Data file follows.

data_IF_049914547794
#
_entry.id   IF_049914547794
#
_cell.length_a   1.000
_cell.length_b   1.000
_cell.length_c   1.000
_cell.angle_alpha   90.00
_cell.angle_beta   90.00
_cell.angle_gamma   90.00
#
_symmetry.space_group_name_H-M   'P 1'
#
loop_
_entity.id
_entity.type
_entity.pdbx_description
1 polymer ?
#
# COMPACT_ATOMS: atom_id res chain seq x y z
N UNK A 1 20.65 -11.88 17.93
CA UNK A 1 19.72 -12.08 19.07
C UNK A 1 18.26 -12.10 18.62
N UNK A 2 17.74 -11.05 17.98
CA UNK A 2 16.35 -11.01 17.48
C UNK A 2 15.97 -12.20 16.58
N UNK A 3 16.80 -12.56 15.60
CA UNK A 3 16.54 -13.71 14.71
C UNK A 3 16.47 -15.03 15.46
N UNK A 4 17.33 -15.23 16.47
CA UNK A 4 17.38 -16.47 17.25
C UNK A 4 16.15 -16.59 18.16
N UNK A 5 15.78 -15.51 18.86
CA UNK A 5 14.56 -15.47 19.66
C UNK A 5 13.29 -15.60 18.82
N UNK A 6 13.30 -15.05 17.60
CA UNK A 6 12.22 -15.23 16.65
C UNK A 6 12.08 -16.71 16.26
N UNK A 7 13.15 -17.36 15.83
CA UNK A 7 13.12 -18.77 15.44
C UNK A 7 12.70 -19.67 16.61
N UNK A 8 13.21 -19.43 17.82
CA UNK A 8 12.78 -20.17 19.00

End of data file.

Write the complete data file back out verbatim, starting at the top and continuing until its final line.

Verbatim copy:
data_IF_049914547794
#
_entry.id   IF_049914547794
#
_cell.length_a   1.000
_cell.length_b   1.000
_cell.length_c   1.000
_cell.angle_alpha   90.00
_cell.angle_beta   90.00
_cell.angle_gamma   90.00
#
_symmetry.space_group_name_H-M   'P 1'
#
loop_
_entity.id
_entity.type
_entity.pdbx_description
1 polymer ?
#
# COMPACT_ATOMS: atom_id res chain seq x y z
N UNK A 1 20.65 -11.88 17.93
CA UNK A 1 19.72 -12.08 19.07
C UNK A 1 18.26 -12.10 18.62
N UNK A 2 17.74 -11.05 17.98
CA UNK A 2 16.35 -11.01 17.48
C UNK A 2 15.97 -12.20 16.58
N UNK A 3 16.80 -12.56 15.60
CA UNK A 3 16.54 -13.71 14.71
C UNK A 3 16.47 -15.03 15.46
N UNK A 4 17.33 -15.23 16.47
CA UNK A 4 17.38 -16.47 17.25
C UNK A 4 16.15 -16.59 18.16
N UNK A 5 15.78 -15.51 18.86
CA UNK A 5 14.56 -15.47 19.66
C UNK A 5 13.29 -15.60 18.82
N UNK A 6 13.30 -15.05 17.60
CA UNK A 6 12.22 -15.23 16.65
C UNK A 6 12.08 -16.71 16.26
N UNK A 7 13.15 -17.36 15.83
CA UNK A 7 13.12 -18.77 15.44
C UNK A 7 12.70 -19.67 16.61
N UNK A 8 13.21 -19.43 17.82
CA UNK A 8 12.78 -20.17 19.00